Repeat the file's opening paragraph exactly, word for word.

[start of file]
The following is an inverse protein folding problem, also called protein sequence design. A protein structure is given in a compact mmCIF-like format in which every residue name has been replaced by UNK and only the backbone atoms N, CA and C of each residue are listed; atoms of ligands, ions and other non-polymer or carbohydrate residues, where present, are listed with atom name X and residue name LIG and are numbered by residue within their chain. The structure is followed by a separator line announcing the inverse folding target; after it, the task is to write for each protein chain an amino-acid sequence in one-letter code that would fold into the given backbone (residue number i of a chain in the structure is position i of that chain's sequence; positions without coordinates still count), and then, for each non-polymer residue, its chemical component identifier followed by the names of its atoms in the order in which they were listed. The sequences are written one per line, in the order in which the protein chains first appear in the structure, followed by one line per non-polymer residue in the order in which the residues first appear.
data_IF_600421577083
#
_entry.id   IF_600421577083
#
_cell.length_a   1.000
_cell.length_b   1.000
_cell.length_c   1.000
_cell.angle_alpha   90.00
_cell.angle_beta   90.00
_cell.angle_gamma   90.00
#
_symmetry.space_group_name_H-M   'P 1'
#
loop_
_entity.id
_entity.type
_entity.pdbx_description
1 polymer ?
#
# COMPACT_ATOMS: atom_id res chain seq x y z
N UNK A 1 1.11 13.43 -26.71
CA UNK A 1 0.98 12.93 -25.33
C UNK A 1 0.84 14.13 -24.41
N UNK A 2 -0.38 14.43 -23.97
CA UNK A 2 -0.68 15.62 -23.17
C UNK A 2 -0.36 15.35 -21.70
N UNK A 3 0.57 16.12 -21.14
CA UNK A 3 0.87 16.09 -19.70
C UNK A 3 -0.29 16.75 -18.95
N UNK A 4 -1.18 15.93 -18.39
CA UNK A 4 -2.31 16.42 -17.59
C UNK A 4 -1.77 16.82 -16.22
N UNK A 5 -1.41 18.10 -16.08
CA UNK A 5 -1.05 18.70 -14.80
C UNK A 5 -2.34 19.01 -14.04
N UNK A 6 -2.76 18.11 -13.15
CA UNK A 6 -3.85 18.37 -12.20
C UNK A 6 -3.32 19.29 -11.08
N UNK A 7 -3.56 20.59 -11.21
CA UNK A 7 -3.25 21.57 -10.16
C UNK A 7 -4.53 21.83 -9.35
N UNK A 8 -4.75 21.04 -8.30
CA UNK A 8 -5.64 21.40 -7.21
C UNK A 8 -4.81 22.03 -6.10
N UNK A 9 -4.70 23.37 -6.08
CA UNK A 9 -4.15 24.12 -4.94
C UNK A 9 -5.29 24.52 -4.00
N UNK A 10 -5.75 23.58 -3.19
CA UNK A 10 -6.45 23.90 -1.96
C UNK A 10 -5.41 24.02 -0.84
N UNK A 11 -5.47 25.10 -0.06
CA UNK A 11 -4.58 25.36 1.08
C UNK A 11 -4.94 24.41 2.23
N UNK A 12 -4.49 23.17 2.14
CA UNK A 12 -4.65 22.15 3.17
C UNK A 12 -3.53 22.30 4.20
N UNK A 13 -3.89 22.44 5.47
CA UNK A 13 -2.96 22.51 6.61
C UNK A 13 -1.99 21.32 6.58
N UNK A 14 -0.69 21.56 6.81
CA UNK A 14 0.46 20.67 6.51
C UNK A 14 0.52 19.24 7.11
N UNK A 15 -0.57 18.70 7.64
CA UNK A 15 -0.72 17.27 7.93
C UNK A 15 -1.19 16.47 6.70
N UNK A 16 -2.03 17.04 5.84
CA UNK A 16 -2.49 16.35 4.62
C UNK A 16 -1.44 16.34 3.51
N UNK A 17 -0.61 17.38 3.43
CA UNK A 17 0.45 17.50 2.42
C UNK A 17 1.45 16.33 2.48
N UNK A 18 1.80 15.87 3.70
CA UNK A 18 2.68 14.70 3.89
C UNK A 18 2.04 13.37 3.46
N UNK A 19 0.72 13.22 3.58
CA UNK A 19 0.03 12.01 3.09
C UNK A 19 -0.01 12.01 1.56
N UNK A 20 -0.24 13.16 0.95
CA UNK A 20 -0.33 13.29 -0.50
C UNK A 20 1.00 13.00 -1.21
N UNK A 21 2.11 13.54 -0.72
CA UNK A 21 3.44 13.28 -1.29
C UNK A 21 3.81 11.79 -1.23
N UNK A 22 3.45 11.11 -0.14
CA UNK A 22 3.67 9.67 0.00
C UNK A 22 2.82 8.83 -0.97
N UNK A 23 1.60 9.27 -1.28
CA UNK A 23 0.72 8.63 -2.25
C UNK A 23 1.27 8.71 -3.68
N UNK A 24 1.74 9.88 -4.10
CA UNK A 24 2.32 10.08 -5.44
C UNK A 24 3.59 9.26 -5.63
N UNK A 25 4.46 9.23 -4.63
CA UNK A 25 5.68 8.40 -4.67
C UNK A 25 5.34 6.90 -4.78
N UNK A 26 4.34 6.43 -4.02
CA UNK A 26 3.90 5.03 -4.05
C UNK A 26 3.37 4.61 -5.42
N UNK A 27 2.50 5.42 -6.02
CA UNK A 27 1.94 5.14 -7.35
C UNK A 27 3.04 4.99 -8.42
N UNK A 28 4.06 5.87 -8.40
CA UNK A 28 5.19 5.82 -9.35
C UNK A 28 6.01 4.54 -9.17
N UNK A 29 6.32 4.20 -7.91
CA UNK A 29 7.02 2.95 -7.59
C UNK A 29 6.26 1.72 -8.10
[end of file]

The following is an inverse protein folding problem, also called protein sequence design. A protein structure is given in a compact mmCIF-like format in which every residue name has been replaced by UNK and only the backbone atoms N, CA and C of each residue are listed; atoms of ligands, ions and other non-polymer or carbohydrate residues, where present, are listed with atom name X and residue name LIG and are numbered by residue within their chain. The structure is followed by a separator line announcing the inverse folding target; after it, the task is to write for each protein chain an amino-acid sequence in one-letter code that would fold into the given backbone (residue number i of a chain in the structure is position i of that chain's sequence; positions without coordinates still count), and then, for each non-polymer residue, its chemical component identifier followed by the names of its atoms in the order in which they were listed. The sequences are written one per line, in the order in which the protein chains first appear in the structure, followed by one line per non-polymer residue in the order in which the residues first appear.